JulieLeung.com: a life told in tidepools

pictures and stories from the water’s edge

JulieLeung.com: a life told in tidepools header image 2

The Twenty-One Balloons

November 18th, 2004 · 1 Comment

On our drive to Los Angeles in October, we listened to The Twenty-One Balloons by William Pene du Bois. I found the book on a reading list for Abigail’s level but soon Ted and I wanted to read it too, taking turns passing the paperback through the van.

The story begins in San Francisco in 1883. A mathematics teacher decides he wants to spend a year by himself traveling by balloon around the world. A seagull changes his plans and he ends up landing on the island of Krakatoa, home of a very active volcano, among other natural treasures.

I won’t describe the story in further detail but it was it was a tale that intrigued us all. The plot involved physics, economics and geology. Aspects of solitude and community were explored.

Questions that came to mind:

  • What are people willing to do for wealth?
  • How does wealth impact lifestyle?
  • What makes something valuable?
  • How can community be created?

    I realized too that I take the ability to travel by airplane for granted. I’ve always lived in a time when we could fly using machines. I also don’t think I ever studied balloon travel. The idea of spending a year going around the globe sounds refreshing, but also impossible at this point in time. Something more violent than a seagull would probably ensure the end of the trip. Being subject to wherever the wind goes sounds fun and frightening at the same time.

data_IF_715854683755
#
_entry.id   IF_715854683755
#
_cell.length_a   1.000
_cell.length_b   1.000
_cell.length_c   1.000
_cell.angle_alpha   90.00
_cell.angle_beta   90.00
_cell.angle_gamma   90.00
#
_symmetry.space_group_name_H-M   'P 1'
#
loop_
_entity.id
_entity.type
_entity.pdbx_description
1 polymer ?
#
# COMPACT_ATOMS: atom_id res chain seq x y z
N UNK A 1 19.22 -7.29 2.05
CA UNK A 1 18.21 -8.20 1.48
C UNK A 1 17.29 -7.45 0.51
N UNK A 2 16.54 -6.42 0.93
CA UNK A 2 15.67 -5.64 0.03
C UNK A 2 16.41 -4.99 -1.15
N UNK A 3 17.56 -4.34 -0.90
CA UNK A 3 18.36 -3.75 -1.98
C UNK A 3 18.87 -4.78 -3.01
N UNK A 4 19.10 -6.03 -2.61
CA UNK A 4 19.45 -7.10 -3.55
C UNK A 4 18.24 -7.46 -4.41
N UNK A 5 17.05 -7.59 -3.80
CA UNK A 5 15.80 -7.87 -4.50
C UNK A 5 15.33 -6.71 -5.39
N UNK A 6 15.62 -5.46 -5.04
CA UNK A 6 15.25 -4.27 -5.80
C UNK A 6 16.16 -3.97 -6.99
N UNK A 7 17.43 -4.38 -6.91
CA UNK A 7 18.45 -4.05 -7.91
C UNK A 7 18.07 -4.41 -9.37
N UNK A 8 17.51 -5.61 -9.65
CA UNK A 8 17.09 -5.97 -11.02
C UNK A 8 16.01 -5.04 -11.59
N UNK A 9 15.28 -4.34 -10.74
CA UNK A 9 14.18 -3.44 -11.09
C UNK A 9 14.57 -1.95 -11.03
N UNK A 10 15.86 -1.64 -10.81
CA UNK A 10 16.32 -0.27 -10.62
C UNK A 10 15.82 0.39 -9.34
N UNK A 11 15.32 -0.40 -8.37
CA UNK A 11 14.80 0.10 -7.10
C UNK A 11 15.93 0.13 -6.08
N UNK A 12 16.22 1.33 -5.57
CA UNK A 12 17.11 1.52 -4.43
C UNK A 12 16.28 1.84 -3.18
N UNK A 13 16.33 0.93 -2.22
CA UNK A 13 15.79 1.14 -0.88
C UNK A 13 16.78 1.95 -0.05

As a final comment, I will add that reading this book made me think twice about the region where I live, considering that Mt. St. Helens has been becoming more active recently…as well as Mt. Rainier…

    After we came home, I bought some Halloween helium balloons on sale, two different sizes, and we experimented with lift. One could carry only two paperclips while the other could lift close to 2 ounces (measured by our postal meter).

    We also looked at Krakatoa on the Internet, seeing pictures of what is was and is. Knowing what I know about human nature, and the fact that we live where we live, makes the tale seem more true than it is.

  • Tags: homeschool

    1 response so far ↓

    • 1 Ian Bicking // Nov 19, 2004 at 7:20 pm

      I remember having this book read to me as a child; I only remembered when you mentioned Krakatoa, and I thought *why do I remember Krakatoa from my childhood?* But of course it must be the same book, as it’s not a very common topic, or something a child would normally spend much time thinking about.

      A recent episode of Myth Busters (a TV show) tried lifting a child with helium baloons. I think it took about 3500 to lift a small child. So much for that 😉

    Leave a Comment